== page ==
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Thursday, June 20, 2013
The Tooth Fairy is Not a FanPosted Saturday, May 5, 2012, at 11:25 AM
When I was little, there was no such thing as cities putting fluoride in the public drinking water. All my friends and I lost baby teeth with mercury fillings in them. The tooth fairy (TF) wasn't fussy. That sweet little night visitor took all my wounded teeth, regardless of condition, and flew away with them.
My mother bemoaned the fact that I had inherited my father's soft teeth and made the comment that if I didn't quit eating candy, the TF would refuse my cavity ridden teeth. I think she thought this threat would make a difference in my dental hygiene. It didn't. My mother, however, had very strong teeth and died at eighty eight with all of them intact.
My husband's story is much the same as mine. No fluoride in his Union, NJ drinking water, either, and no inherited pearly whites.
By the time I reached adulthood, I had molars that were completely filled with mercury amalgams. My mouth could have set off buzzers if a metal detector was within close proximity. As of this writing, most of my teeth are now capped with porcelain.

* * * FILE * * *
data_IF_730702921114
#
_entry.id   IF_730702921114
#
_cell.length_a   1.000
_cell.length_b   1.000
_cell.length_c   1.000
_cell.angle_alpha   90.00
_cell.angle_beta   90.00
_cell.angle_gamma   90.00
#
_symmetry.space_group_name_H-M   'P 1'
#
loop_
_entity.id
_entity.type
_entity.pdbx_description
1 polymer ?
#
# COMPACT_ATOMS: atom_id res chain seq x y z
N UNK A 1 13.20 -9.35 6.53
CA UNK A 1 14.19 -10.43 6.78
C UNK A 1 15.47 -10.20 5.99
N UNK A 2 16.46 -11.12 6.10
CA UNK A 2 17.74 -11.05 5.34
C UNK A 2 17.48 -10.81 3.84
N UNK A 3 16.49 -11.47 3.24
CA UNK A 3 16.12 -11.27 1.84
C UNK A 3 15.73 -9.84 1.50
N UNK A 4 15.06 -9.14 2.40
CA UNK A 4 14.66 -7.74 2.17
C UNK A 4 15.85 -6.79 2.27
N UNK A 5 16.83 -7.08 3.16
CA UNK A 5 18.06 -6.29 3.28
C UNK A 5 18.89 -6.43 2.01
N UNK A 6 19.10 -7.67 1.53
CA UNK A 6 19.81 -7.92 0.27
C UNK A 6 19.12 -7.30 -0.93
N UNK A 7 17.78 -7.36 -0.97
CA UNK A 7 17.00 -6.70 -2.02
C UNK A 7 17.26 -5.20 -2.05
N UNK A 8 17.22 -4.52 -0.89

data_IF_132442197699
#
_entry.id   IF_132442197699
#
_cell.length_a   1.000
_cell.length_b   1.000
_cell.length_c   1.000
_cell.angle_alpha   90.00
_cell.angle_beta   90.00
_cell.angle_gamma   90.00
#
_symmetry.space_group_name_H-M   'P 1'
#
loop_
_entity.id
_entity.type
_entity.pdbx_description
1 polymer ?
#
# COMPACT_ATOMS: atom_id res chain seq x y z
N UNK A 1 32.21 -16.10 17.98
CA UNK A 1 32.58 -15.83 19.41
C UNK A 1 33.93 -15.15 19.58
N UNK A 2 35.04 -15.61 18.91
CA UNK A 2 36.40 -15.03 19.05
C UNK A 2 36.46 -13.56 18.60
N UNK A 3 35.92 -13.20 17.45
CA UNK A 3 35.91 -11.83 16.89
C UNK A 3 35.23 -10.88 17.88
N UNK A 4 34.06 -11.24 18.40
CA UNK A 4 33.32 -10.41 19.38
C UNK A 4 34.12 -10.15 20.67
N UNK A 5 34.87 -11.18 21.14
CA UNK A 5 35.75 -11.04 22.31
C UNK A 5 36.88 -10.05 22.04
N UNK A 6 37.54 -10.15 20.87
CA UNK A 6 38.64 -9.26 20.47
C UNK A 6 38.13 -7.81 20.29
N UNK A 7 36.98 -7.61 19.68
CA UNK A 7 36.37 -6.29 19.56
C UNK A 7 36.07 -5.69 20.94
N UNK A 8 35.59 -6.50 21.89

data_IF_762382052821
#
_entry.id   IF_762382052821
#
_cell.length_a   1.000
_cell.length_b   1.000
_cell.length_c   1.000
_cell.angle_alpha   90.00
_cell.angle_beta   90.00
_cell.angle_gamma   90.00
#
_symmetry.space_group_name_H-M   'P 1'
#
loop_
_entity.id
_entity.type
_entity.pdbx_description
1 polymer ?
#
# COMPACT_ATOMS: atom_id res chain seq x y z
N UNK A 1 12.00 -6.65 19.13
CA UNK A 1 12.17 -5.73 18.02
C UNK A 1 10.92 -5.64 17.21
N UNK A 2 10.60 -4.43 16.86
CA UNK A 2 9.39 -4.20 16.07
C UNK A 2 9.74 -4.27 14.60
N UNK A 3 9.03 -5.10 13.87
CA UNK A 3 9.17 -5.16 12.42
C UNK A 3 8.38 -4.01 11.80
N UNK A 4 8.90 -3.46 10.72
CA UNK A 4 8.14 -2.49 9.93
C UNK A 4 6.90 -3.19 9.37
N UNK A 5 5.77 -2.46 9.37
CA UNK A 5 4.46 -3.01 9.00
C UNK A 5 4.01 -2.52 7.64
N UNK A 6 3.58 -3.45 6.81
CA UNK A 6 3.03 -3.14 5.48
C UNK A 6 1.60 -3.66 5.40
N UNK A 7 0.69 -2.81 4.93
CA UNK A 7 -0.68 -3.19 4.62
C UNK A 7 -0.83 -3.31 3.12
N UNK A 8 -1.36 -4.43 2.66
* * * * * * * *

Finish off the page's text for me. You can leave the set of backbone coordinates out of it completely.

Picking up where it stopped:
When Carl and I had our children, the Minneapolis city water was fortified with fluoride. We were assured by our family dentist that our children would not have the terrible pain of his drill invading their sweet little mouths to grind away at cavities.
Surprisingly, our two girls proved the dentist and his fluoride claims were erroneous. Our oldest daughter inherited my mother's very strong teeth and our youngest (by an unlucky draw in the gene pool) got a double whammy by inheriting both her parents' crummy teeth. If only she had skipped back a generation and taken after my mother, she wouldn't have a false tooth and a mouth full of crowns as an adult.
Therefore, I'm not convinced that dental chemistry is the answer to strong, perfect teeth. Good old family gene chemistry is what makes the big difference.
Nevertheless, seeing a dentist on a yearly basis for a good cleaning is still your best solution for keeping your teeth into old age.
Drinking fluoridated water as prevention for tooth decay is nothing but dubious experimentation.
In a Twist
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I'm Enid. No, not the town in Oklahoma, but a transplant to Eureka Springs from Minneapolis fourteen years ago. I'm a writer, journalist and sometime artist. My real love is expressing my opinions on almost any subject, as you have seen in my many letters to the Editor of The Lovely County Citizen over the years. Now, I'm happy to say that I will be writing a blog titled In a Twist for your amusement, amazement or commiseration. Thanks for giving me a read.